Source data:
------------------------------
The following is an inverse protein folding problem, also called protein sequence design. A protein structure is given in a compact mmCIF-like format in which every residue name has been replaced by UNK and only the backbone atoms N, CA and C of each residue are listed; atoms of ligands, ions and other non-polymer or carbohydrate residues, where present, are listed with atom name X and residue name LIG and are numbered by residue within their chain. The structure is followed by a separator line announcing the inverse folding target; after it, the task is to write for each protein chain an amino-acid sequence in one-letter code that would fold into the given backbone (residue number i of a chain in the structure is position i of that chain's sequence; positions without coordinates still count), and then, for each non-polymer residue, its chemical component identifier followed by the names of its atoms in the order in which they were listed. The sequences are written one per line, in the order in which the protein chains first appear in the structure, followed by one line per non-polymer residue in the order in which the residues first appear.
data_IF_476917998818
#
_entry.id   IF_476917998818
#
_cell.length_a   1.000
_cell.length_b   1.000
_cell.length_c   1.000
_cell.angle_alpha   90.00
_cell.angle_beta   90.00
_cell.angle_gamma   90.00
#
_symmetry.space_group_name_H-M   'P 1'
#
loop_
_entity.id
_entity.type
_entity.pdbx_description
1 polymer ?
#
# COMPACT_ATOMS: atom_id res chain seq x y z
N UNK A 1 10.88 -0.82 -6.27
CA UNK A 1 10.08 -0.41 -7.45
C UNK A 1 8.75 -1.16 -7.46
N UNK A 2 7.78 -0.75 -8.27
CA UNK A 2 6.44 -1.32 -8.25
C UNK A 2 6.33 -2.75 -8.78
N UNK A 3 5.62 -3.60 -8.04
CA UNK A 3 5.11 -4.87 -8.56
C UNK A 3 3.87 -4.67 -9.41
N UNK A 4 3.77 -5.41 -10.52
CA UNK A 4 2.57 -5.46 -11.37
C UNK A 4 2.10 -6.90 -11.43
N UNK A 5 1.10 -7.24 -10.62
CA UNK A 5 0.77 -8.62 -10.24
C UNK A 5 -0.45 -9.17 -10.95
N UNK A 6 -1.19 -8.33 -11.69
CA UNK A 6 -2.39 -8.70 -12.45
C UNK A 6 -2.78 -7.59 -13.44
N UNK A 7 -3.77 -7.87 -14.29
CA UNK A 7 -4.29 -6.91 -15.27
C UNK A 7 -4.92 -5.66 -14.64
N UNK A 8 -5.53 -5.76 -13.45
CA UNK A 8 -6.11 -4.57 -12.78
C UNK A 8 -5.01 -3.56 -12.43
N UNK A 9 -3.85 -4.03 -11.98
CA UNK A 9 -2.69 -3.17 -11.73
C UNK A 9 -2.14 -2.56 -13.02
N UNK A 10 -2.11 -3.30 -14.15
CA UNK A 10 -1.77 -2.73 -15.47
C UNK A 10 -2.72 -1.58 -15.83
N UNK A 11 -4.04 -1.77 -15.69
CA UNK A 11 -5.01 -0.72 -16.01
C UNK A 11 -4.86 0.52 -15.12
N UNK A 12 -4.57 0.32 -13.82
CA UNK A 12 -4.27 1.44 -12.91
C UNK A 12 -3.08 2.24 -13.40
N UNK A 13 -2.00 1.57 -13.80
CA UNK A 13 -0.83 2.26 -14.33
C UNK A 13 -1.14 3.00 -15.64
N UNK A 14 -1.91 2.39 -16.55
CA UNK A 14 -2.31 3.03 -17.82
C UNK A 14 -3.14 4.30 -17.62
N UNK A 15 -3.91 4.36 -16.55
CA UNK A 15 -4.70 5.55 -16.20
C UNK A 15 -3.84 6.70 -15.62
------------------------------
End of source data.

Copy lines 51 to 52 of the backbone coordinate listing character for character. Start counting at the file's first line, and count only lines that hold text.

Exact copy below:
C UNK A 10 -2.72 -1.58 -15.83
N UNK A 11 -4.04 -1.77 -15.69